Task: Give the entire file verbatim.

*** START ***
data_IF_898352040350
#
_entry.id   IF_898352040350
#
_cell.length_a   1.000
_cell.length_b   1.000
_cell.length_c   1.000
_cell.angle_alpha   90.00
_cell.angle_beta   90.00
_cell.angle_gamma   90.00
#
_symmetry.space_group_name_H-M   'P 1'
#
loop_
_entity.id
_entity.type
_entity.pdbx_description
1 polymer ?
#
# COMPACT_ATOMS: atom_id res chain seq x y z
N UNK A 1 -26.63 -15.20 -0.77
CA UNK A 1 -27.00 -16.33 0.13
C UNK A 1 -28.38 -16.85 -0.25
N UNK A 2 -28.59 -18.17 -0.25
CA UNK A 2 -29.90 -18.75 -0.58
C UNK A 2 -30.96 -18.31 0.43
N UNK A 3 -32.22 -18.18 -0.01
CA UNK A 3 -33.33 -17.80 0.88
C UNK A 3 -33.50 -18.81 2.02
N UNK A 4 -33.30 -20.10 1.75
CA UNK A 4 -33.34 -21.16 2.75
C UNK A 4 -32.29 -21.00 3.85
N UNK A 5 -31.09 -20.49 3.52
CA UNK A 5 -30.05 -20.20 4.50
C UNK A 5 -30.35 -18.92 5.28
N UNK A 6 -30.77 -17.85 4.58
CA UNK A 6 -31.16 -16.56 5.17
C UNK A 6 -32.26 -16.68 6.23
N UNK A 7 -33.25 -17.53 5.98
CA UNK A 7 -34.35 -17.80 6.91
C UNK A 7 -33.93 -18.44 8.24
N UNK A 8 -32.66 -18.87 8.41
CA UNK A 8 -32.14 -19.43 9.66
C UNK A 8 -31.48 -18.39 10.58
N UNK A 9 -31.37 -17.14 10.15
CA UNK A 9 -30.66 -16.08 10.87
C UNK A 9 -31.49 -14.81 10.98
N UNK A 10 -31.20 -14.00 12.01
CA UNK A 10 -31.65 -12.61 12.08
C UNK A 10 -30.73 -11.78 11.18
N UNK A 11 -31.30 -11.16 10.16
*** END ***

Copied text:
data_IF_898352040350
#
_entry.id   IF_898352040350
#
_cell.length_a   1.000
_cell.length_b   1.000
_cell.length_c   1.000
_cell.angle_alpha   90.00
_cell.angle_beta   90.00
_cell.angle_gamma   90.00
#
_symmetry.space_group_name_H-M   'P 1'
#
loop_
_entity.id
_entity.type
_entity.pdbx_description
1 polymer ?
#
# COMPACT_ATOMS: atom_id res chain seq x y z
N UNK A 1 -26.63 -15.20 -0.77
CA UNK A 1 -27.00 -16.33 0.13
C UNK A 1 -28.38 -16.85 -0.25
N UNK A 2 -28.59 -18.17 -0.25
CA UNK A 2 -29.90 -18.75 -0.58
C UNK A 2 -30.96 -18.31 0.43
N UNK A 3 -32.22 -18.18 -0.01
CA UNK A 3 -33.33 -17.80 0.88
C UNK A 3 -33.50 -18.81 2.02
N UNK A 4 -33.30 -20.10 1.75
CA UNK A 4 -33.34 -21.16 2.75
C UNK A 4 -32.29 -21.00 3.85
N UNK A 5 -31.09 -20.49 3.52
CA UNK A 5 -30.05 -20.20 4.50
C UNK A 5 -30.35 -18.92 5.28
N UNK A 6 -30.77 -17.85 4.58
CA UNK A 6 -31.16 -16.56 5.17
C UNK A 6 -32.26 -16.68 6.23
N UNK A 7 -33.25 -17.53 5.98
CA UNK A 7 -34.35 -17.80 6.91
C UNK A 7 -33.93 -18.44 8.24
N UNK A 8 -32.66 -18.87 8.41
CA UNK A 8 -32.14 -19.43 9.66
C UNK A 8 -31.48 -18.39 10.58
N UNK A 9 -31.37 -17.14 10.15
CA UNK A 9 -30.66 -16.08 10.87
C UNK A 9 -31.49 -14.81 10.98
N UNK A 10 -31.20 -14.00 12.01
CA UNK A 10 -31.65 -12.61 12.08
C UNK A 10 -30.73 -11.78 11.18
N UNK A 11 -31.30 -11.16 10.16